Tenbrink has two beautiful 7-ton wooden fermenters.
We bought them to make red wine; for the previous five years of
their lives, they had fermented cabernet. It seemed like a beautiful
opportunity to make the Prince in wood from the beginning, instead
of in stainless steel as we had in 2006. We had a small worry that
cabernet pigment would leach out of the oak into the wine and color
it, but in the end, we were swayed by two considerations. Christopher
and Sarah brought back word from Sancerre that producers there used
barrels interchangeably for Pinot Noir and Sauvignon Blanc, with
just a standard wash in between-- and no staining of the white wine.
And, second, after all, it's the Prince. It can take it.
So we crushed and destemmed the opulently ripe Farina grapes directly
into one of our oak fermenters, chilled it, and punched down and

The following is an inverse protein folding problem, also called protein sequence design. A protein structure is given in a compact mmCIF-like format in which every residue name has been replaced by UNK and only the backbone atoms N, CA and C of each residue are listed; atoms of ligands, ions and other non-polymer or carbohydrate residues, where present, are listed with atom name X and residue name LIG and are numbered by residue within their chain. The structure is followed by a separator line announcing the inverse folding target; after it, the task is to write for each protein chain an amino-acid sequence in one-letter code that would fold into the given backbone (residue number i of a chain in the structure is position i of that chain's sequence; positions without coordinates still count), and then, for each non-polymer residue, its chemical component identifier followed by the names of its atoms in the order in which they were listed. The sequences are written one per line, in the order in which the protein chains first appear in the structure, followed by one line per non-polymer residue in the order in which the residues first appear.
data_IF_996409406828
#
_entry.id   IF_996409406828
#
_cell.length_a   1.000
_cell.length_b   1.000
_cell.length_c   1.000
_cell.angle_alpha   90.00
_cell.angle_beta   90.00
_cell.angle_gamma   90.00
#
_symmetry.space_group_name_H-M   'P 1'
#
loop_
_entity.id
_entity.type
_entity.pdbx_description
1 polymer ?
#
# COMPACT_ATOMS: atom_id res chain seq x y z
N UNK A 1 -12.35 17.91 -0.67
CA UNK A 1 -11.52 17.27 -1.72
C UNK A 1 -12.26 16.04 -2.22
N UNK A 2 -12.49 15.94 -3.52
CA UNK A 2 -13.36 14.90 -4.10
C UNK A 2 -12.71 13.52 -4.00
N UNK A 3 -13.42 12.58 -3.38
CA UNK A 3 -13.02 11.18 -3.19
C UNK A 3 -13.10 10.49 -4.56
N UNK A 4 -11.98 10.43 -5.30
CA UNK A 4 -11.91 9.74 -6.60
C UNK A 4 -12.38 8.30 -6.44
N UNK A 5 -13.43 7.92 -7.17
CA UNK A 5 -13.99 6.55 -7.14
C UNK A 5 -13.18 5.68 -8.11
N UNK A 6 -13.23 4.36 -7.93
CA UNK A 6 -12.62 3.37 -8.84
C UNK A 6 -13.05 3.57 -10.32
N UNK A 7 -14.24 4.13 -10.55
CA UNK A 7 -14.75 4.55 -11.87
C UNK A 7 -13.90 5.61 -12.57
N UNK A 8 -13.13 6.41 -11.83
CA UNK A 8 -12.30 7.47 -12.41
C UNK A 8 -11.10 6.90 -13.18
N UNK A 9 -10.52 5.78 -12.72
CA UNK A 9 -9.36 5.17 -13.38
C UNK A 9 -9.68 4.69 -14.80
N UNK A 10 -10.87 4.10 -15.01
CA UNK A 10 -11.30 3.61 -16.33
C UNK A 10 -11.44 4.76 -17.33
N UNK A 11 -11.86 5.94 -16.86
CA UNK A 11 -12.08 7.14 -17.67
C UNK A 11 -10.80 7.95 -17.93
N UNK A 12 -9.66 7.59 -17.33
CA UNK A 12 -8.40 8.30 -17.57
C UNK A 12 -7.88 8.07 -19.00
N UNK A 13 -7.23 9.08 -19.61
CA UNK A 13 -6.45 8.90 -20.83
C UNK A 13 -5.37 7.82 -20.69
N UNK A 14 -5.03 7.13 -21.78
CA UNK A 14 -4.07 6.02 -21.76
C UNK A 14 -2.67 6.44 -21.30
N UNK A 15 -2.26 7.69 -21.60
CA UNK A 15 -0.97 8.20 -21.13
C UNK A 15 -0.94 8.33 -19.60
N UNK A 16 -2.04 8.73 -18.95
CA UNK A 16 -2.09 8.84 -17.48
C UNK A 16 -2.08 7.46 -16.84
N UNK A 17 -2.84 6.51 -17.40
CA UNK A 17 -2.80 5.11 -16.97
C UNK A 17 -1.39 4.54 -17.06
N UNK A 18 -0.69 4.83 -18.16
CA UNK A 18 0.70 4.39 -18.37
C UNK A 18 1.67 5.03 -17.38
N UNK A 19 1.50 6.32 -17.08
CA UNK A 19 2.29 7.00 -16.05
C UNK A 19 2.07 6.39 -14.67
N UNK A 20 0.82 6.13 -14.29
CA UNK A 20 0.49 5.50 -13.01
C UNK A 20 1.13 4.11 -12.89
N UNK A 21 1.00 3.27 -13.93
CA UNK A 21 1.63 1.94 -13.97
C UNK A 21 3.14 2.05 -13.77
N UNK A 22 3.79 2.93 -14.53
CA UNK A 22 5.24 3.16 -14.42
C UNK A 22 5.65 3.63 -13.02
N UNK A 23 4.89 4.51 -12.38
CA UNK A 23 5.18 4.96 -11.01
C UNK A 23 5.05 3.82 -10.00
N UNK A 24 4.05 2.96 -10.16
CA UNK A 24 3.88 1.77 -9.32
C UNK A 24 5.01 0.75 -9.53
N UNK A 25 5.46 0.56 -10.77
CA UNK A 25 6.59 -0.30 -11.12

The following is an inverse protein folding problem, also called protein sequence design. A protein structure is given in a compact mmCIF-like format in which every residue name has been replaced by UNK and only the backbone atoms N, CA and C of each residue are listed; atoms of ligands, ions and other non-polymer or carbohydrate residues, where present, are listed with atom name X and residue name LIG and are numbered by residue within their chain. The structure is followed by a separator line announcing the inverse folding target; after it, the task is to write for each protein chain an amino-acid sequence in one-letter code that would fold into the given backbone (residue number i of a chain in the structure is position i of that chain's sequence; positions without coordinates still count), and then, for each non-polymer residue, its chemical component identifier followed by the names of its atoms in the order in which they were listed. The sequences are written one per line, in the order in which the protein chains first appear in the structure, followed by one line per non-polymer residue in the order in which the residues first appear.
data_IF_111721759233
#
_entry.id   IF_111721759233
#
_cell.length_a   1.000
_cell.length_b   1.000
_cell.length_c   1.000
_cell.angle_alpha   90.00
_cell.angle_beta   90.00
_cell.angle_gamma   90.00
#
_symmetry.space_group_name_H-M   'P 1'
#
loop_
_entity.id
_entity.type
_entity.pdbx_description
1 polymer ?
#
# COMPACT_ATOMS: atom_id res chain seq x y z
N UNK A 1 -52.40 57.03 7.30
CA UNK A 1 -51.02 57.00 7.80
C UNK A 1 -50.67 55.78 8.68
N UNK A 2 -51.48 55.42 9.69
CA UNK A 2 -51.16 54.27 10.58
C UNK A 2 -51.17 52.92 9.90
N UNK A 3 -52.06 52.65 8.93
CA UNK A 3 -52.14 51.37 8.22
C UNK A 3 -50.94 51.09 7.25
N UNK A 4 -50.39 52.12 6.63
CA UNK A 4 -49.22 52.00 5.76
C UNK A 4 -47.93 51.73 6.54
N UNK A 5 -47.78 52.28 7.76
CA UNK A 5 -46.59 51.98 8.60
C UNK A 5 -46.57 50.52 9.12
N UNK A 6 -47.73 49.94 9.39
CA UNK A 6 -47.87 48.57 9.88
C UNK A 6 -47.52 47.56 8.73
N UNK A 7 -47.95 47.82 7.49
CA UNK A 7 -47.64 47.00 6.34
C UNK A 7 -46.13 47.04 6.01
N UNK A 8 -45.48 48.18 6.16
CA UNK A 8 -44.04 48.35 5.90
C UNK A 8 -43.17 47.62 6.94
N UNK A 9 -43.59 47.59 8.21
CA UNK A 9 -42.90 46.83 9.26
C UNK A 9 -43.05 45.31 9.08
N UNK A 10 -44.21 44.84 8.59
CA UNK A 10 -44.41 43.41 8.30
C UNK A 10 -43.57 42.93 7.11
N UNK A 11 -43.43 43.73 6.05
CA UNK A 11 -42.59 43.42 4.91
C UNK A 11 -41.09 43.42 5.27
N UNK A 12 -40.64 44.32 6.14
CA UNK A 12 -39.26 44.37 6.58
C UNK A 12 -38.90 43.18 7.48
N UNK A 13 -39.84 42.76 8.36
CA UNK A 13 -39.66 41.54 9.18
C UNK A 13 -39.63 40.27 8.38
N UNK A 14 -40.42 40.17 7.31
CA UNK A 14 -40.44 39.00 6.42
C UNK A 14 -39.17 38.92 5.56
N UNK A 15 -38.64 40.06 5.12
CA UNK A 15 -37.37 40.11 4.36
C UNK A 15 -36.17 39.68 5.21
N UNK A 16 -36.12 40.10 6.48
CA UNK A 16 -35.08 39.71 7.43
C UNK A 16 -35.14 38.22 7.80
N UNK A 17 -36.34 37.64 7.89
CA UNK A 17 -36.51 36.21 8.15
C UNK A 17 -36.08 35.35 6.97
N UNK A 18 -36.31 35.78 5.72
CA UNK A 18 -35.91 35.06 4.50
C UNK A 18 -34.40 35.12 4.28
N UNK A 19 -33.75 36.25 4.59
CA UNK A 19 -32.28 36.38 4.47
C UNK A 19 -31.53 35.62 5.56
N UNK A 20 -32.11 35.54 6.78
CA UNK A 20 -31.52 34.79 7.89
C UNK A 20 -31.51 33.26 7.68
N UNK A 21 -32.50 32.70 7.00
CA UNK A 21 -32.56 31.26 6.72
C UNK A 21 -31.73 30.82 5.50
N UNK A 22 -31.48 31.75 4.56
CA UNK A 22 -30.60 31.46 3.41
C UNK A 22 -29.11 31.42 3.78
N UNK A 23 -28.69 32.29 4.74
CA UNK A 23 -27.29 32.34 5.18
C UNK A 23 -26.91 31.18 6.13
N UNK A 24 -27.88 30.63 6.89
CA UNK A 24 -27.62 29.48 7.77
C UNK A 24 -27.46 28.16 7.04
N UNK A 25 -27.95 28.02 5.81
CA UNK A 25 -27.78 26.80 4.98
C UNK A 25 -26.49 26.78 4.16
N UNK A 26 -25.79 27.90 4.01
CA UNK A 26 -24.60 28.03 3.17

pumped over the fermentation for about 3 weeks-- a nice slow fermentation
for this wine. We drained the wine, pressed almost not at all, put
the wine in barrel for aging, and one year later, Graeme and I made
our barrel selections. We chose only the new oak barrels and declassified
the remaining wine.
This wine is cloudy in a way that we have not seen before. It was
bottled unfiltered and unfined, but so was the 2006. It throws some
sediment in bottle, but most of the turbidity is rather permanent.
We suspect some kind of protein that formed when we racked the different
barrels together. It is as if we made the wine as challenging as
possible fo rthe new drinker.